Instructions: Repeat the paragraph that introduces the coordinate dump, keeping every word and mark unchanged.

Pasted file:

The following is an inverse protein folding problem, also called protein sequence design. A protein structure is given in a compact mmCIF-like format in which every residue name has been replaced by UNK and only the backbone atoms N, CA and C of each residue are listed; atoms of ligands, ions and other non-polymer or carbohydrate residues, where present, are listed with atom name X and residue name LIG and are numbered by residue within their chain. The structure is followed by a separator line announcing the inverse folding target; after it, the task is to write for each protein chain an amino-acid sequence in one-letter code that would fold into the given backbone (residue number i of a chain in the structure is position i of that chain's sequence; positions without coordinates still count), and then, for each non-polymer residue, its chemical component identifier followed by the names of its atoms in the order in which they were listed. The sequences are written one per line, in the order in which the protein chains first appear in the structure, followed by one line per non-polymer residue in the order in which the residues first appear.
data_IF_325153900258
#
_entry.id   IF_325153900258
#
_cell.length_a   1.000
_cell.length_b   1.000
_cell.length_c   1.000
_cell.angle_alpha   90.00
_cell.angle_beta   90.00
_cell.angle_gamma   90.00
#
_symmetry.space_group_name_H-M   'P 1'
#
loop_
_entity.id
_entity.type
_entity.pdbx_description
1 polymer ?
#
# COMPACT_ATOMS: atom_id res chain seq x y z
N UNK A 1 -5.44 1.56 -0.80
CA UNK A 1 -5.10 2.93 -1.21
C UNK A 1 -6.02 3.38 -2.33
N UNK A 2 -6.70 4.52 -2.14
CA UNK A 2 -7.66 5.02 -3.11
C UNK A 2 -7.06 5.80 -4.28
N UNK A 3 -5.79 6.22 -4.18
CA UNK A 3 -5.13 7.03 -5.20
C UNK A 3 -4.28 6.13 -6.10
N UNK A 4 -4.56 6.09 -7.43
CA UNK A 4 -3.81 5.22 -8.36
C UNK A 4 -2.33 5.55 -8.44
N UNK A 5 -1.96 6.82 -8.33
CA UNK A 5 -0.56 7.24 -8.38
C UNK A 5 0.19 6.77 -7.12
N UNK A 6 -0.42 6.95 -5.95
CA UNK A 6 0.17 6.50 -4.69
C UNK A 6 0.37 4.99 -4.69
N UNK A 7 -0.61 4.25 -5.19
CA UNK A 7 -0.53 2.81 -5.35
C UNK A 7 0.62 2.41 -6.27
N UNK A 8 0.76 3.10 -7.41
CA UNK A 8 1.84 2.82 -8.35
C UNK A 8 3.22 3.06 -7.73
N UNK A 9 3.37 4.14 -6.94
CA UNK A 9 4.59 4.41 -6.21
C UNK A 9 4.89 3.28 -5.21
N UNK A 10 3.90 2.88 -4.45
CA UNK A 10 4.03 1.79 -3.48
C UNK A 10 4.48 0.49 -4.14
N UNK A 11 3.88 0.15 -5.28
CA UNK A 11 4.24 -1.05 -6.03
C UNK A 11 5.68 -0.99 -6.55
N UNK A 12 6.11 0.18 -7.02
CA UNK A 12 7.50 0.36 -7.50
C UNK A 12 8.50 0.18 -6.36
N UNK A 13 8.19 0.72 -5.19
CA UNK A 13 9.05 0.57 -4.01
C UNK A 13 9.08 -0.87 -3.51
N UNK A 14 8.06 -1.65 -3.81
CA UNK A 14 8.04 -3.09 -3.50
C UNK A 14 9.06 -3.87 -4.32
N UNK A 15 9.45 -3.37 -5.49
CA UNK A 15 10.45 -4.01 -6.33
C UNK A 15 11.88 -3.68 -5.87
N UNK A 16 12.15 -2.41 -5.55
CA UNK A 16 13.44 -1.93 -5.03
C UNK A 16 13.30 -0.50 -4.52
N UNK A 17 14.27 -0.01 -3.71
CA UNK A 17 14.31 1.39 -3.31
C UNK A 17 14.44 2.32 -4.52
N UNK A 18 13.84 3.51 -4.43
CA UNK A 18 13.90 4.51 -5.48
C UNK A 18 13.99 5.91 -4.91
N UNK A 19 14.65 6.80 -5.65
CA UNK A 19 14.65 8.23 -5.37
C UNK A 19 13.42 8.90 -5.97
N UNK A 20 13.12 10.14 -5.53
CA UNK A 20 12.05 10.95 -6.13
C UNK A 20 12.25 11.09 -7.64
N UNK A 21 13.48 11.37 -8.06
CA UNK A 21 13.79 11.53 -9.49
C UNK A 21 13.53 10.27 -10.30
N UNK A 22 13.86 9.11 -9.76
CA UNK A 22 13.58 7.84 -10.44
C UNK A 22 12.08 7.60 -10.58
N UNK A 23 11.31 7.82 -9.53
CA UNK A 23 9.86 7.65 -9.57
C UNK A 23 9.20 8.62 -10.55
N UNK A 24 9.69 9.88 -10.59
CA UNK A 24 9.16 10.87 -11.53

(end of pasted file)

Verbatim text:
The following is an inverse protein folding problem, also called protein sequence design. A protein structure is given in a compact mmCIF-like format in which every residue name has been replaced by UNK and only the backbone atoms N, CA and C of each residue are listed; atoms of ligands, ions and other non-polymer or carbohydrate residues, where present, are listed with atom name X and residue name LIG and are numbered by residue within their chain. The structure is followed by a separator line announcing the inverse folding target; after it, the task is to write for each protein chain an amino-acid sequence in one-letter code that would fold into the given backbone (residue number i of a chain in the structure is position i of that chain's sequence; positions without coordinates still count), and then, for each non-polymer residue, its chemical component identifier followed by the names of its atoms in the order in which they were listed. The sequences are written one per line, in the order in which the protein chains first appear in the structure, followed by one line per non-polymer residue in the order in which the residues first appear.